History of the ENERGY STAR Guidelines for New Homes
The goal of the ENERGY STAR for New Homes program is to help homebuyers easily identify homes that are significantly more energy efficient than standard construction in the marketplace. Over time, as mandated code requirements have become more rigorous and builder standard practices have become more efficient, EPA has periodically modified the ENERGY STAR guidelines for new homes to ensure that homes that earn the label continue to represent a meaningful improvement over non-labeled homes.
For homes qualified under Version 3, the qualification date is the date of final inspection.
Homes qualified to ENERGY STAR Version 1 met the ERI score of 86 on the pre-2006 scale, which equated to 30% more efficient than a home built to the 1992 Model Energy Code (MEC), or an applicable Builder Option Package (BOP). Inspection checklists were not required for this version.
The Rater may define the ’permit date’ as either the date that the permit was issued or the date of the contract on the home. In cases were permit or contract dates are not available, Providers have discretion to estimate permit dates based on other construction schedule factors. These assumptions should be both defensible and documented.
All homes permitted on or after January 1, 2012 must be certified as Version 3. Previously homes could be certified under Version 2.5 at any time in 2011 at the discretion of builders and their raters.
All multi-family homes financed through low-income housing agencies may earn the ENERGY STAR under the last iteration of the guidelines, Version 2, until January 1, 2013 as long as the application for funding for those homes was received by the low-income housing agency before April 1, 2011 and the housing project includes at least one unit reserved for low-income tenants. If the application for funding is received between April 1, 2011 and December 31, 2011, then the homes must earn the ENERGY STAR under the Version 2.5 guidelines if completed before July 1, 2012, and under the Version 3 guidelines if completed on or after July 1, 2012. If the application for funding is received on or after January 1, 2012 then the homes must earn the ENERGY STAR under the Version 3 guidelines.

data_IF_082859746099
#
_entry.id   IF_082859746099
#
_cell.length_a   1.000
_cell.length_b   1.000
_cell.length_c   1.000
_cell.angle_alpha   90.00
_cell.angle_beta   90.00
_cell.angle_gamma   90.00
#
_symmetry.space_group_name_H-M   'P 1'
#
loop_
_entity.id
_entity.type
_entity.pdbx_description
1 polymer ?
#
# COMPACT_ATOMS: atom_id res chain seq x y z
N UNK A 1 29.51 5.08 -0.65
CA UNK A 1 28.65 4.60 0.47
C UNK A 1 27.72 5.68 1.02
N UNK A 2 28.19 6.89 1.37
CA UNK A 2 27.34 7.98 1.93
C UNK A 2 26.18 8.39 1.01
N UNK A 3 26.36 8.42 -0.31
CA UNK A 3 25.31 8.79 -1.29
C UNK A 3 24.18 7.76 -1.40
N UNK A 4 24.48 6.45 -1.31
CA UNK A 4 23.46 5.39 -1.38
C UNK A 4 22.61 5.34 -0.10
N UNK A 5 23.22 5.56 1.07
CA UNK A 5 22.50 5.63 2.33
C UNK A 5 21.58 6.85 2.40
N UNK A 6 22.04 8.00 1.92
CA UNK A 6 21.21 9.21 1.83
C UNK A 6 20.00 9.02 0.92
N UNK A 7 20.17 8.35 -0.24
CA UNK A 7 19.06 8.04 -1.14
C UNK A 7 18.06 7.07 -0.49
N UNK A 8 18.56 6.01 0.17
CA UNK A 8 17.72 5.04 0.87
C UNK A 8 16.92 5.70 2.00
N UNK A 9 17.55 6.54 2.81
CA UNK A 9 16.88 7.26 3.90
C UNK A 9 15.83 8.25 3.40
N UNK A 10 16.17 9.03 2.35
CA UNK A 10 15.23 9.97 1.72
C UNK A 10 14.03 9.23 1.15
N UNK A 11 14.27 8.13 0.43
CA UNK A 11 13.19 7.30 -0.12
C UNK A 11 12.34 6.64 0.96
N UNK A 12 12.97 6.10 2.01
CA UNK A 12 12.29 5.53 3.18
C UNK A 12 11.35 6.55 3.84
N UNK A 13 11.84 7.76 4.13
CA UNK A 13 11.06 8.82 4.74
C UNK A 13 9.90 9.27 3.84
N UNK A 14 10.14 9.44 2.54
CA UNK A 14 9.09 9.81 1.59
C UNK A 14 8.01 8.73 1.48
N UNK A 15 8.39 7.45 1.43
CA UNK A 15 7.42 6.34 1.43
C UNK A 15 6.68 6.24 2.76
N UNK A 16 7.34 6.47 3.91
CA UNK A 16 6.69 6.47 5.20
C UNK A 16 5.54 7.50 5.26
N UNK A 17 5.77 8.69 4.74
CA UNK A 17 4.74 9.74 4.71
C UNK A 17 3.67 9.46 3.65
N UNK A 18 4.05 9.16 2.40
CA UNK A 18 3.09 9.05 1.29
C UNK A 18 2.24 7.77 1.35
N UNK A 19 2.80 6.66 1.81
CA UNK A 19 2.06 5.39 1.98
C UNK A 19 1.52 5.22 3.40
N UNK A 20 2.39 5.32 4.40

Prior to January 1, 2012, EPA allowed the labeling of ENERGY STAR Version 3 on a pilot program basis in areas in which a utility or state sponsor mandated or incentivized early adoption of Version 3 provided that they met certain requirements.
The ENERGY STAR label for new homes was first offered in 1995. At that time, the ENERGY STAR guidelines focused on improvements in several key areas of the home, including high-performance windows, tight construction and ducts, and efficient heating and cooling equipment, along with third-party verification by a certified Home Energy Rater. These initial guidelines stayed in effect for 10 years, with some regional modifications to reflect more rigorous local codes or construction practices.
In response to increased mandatory requirements in the national model energy codes and local requirements, as well as evolving construction practices, EPA developed more stringent guidelines (“ENERGY STAR Version 2”) in 2006. The updated guidelines added a Thermal Bypass Checklist (TBC) inspection, a visual inspection of the insulation installation, a requirement for right-sized HVAC systems, and stronger promotion of incorporating efficient lighting and appliances into certified homes. These guidelines became effective on January 1, 2007; however, the TBC was not required for certain homes until July 1, 2007:
For homes enrolled in a state or utility program before December 31, 2005 and for homes permitted before July 1, 2006, the TBC was phased in from January 1 to June 30, 2007, and then became mandatory starting July 1, 2007.
For Homes permitted on or after July 1, 2006, the TBC was phased in from July 1, 2006 to December 31, 2006 and then became mandatory starting January 1, 2007.
As codes and standard practices have continued to increase across the country, EPA recently released a third-generation of guidelines (“ENERGY STAR Version 3”) that will be phased in during 2011. As with the Version 2 guidelines, some of the new inspection requirements will not be fully enforced until later. Learn more about ENERGY STAR Version 3.